What stood out to me in “The Invitation” is the importance of context. The Vineyard was started from a specific time and place in southern California history and originally developed and organized by a musician. I have often wondered, how the Vineyard would be different if John Wimber was a filmmaker instead of an arranger for the Righteous Brothers. Also, given the hippy counter culture of the 1960s in SoCal, how different would the Vineyard be if it were formed in the mountainous states of Colorado or Montana? My guess would be a lot less Hawaiian shirts would be worn. Luhrmman contends that a desire to have a personal connection with God was already on people’s minds in SoCal so the Vineyard was ripe for creation. My question for Luhrmann here is, What role does the Vineyard kingdom theology play with this desire of connection? She mentions Ladd in her last chapter, but for me she is putting the cart before the horse here. In a sense she is saying the culture was already hungry for personal connection and the Vineyard found a way to satisfy that hunger. Could it be the other way around though? What if there was a theology for this, Ladd’s “now and not yet” or “here and not yet” for example before the “invitation?” Like a doctor who might be right about the diagnoses, but got the symptoms out of order, Luhrmman doesn’t give theology any weight here.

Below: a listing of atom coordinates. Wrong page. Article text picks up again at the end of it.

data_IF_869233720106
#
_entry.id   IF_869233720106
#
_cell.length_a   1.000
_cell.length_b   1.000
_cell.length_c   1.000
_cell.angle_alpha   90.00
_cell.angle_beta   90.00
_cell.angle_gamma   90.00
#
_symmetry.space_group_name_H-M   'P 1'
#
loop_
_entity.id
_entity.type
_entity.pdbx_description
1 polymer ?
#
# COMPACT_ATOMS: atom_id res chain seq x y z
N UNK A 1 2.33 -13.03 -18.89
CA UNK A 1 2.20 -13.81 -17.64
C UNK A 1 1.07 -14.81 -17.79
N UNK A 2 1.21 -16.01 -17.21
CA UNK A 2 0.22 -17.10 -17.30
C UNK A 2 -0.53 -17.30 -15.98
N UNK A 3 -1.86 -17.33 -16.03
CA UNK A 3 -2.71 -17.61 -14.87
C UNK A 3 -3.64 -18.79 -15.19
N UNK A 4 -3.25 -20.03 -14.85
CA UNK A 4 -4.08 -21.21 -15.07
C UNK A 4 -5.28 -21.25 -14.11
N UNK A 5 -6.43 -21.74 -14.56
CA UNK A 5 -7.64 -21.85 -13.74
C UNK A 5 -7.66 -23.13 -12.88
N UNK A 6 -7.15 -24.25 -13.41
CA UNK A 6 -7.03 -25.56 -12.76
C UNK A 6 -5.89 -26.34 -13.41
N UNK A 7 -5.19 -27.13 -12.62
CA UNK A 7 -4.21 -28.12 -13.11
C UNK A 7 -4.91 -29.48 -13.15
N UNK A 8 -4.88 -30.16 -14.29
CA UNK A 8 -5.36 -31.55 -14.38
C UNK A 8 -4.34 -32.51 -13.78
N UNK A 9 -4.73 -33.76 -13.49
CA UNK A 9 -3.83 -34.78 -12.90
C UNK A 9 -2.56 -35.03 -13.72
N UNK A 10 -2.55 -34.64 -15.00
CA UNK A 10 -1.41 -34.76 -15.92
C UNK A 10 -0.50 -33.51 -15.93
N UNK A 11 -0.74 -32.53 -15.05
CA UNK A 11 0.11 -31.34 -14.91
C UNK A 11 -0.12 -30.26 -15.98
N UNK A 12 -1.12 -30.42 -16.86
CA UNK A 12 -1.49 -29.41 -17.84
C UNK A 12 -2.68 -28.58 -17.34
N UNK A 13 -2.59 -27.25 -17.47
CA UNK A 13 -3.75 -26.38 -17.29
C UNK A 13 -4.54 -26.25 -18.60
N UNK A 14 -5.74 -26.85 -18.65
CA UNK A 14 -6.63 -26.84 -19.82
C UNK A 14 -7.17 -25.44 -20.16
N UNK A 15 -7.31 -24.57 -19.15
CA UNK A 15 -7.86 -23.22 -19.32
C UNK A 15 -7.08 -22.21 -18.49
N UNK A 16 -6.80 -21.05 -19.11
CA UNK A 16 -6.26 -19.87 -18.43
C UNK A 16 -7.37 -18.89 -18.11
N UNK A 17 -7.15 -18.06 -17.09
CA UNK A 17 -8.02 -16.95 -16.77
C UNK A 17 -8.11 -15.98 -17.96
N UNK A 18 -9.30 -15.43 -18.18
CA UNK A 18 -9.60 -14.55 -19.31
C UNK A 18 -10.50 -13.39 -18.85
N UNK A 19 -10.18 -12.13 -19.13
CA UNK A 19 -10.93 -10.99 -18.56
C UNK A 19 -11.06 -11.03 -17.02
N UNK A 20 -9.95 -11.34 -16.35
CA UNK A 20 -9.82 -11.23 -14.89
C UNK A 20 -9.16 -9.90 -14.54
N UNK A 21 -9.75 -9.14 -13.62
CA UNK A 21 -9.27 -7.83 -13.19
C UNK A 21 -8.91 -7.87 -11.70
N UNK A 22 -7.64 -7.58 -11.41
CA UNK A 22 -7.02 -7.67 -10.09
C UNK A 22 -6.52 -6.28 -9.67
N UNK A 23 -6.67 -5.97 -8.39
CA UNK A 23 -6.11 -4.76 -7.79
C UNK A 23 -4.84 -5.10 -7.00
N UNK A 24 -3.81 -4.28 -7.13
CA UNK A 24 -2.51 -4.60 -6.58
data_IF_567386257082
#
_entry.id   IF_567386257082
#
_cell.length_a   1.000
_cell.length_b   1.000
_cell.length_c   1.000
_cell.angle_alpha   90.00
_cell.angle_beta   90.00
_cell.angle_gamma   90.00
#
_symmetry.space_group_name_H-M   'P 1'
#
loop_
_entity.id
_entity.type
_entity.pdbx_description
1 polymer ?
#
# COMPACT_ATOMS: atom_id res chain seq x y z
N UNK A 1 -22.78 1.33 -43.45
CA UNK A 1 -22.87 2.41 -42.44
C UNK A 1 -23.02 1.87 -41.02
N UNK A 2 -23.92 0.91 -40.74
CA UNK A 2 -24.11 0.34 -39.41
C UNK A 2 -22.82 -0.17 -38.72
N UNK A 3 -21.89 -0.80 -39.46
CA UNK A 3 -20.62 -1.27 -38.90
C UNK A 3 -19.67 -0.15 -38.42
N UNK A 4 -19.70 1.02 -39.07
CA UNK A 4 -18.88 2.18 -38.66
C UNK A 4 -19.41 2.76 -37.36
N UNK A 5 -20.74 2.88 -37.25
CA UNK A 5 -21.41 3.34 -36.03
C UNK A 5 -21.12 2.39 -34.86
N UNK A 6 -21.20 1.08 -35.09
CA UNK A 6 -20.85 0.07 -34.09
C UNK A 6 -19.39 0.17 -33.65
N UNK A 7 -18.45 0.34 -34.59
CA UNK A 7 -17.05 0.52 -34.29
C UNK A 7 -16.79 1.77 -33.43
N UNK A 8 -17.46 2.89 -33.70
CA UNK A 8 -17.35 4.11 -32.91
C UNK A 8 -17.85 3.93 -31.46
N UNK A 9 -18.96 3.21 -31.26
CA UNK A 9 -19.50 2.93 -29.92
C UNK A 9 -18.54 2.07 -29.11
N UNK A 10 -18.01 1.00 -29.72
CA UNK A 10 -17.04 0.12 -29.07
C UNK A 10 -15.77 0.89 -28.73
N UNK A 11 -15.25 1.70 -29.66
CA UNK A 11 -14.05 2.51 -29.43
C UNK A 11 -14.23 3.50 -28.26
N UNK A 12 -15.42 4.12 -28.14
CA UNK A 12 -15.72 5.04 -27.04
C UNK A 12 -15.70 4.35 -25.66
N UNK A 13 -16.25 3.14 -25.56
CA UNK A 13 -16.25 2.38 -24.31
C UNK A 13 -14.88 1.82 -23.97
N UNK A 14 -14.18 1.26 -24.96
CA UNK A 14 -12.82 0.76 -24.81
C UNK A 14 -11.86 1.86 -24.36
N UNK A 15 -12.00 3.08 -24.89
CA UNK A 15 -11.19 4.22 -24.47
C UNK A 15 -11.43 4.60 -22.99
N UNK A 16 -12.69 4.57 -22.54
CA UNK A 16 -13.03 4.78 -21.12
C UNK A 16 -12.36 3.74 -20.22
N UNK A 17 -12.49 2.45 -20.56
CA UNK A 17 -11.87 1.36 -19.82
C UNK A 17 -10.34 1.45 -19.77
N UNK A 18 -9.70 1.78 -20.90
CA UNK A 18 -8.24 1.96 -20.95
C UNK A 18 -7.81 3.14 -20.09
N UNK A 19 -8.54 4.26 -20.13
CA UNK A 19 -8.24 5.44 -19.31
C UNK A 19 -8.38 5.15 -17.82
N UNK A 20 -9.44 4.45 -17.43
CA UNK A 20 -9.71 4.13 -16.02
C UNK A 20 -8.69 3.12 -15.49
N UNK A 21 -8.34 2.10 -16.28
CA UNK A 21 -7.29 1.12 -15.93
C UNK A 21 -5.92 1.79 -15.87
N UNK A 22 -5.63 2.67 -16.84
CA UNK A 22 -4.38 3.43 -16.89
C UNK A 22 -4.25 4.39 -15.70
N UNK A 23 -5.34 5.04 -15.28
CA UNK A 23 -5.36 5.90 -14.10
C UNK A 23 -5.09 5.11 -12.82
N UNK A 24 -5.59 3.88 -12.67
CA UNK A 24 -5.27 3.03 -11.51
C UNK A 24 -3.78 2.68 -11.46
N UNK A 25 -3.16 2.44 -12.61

I found it fascinating to read about a couple of my favorite books “Experiencing God” and “Celebration of Discipline” from an anthropological point of view. I kept wanting her to tell me if she thought they were good or bad. Should I be ashamed the my youth leader gave me Foster’s book for my 18th birthday and I read that thing over and over and have incorporated many of the practices described in my life? Should I take back the kinship group I lead through Blackaby? Was it not a good experience? Did we not experience God? Luhrmann suggests that I have developed and trained my mind to experience God. I have room for that. To be honest, the way it is presented feels a bit awkward still but I can agree with her experience. I am not a scientist. I am a Vineyard pastor who prays every day that the people in my church would experience God on a personal and intimate level. Luhrmann points out how bazaar that could sound to an outsider. I can accept that.